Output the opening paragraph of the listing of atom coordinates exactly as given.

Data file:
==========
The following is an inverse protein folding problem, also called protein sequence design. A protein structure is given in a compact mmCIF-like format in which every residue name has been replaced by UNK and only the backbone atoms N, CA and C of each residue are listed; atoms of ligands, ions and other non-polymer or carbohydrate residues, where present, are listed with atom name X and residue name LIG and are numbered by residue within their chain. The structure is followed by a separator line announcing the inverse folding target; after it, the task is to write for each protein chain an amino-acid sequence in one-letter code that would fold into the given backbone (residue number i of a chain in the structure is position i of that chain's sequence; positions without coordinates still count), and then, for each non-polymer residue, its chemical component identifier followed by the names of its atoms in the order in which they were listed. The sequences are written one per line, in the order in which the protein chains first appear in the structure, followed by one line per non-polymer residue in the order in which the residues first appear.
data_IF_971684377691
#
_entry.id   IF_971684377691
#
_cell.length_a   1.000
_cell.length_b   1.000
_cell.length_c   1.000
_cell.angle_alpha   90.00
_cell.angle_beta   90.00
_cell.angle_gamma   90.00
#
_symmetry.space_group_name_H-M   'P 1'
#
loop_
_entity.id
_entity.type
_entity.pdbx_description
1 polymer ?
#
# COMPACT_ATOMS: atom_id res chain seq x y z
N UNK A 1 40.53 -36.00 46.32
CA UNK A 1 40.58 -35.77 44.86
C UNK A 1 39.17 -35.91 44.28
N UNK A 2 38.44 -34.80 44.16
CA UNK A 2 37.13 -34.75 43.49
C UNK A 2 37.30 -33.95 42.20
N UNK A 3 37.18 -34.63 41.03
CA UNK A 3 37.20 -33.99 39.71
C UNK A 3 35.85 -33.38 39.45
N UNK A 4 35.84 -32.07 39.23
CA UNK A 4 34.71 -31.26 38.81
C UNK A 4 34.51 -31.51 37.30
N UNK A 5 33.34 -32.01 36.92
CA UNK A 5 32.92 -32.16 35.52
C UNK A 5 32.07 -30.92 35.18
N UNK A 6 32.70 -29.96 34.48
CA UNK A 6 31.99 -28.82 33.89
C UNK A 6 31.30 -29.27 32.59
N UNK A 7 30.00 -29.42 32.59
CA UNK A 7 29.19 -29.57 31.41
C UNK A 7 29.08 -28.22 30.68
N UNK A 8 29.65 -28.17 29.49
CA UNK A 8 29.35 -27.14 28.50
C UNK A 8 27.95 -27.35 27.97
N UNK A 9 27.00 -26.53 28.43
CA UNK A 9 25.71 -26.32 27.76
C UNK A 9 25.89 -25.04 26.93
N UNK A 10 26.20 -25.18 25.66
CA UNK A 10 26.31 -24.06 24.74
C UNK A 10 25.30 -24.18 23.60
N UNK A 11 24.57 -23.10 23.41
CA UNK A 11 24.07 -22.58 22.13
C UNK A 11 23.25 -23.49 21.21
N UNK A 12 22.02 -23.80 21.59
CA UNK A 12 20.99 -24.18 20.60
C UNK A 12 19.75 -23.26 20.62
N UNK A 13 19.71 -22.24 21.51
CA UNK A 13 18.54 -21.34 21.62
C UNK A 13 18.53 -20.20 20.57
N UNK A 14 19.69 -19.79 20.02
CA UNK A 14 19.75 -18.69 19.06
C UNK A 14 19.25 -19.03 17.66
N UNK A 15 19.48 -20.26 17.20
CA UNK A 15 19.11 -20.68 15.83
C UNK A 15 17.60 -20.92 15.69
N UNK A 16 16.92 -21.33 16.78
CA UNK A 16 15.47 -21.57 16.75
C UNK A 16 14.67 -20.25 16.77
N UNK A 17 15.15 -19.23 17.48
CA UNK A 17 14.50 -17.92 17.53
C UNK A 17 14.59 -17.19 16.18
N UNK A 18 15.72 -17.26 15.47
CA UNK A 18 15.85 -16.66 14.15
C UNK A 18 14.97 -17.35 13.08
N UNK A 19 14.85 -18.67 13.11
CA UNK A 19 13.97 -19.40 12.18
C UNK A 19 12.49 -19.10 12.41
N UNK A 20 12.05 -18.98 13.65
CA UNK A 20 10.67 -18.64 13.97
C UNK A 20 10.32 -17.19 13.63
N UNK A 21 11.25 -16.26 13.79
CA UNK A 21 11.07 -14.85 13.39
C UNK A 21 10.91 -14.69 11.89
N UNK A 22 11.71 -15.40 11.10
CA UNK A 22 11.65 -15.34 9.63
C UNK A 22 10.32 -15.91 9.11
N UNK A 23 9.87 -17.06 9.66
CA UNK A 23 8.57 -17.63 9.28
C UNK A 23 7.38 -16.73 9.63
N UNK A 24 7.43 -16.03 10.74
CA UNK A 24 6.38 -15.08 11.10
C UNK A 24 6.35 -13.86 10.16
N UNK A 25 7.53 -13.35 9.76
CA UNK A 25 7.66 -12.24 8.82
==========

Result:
The following is an inverse protein folding problem, also called protein sequence design. A protein structure is given in a compact mmCIF-like format in which every residue name has been replaced by UNK and only the backbone atoms N, CA and C of each residue are listed; atoms of ligands, ions and other non-polymer or carbohydrate residues, where present, are listed with atom name X and residue name LIG and are numbered by residue within their chain. The structure is followed by a separator line announcing the inverse folding target; after it, the task is to write for each protein chain an amino-acid sequence in one-letter code that would fold into the given backbone (residue number i of a chain in the structure is position i of that chain's sequence; positions without coordinates still count), and then, for each non-polymer residue, its chemical component identifier followed by the names of its atoms in the order in which they were listed. The sequences are written one per line, in the order in which the protein chains first appear in the structure, followed by one line per non-polymer residue in the order in which the residues first appear.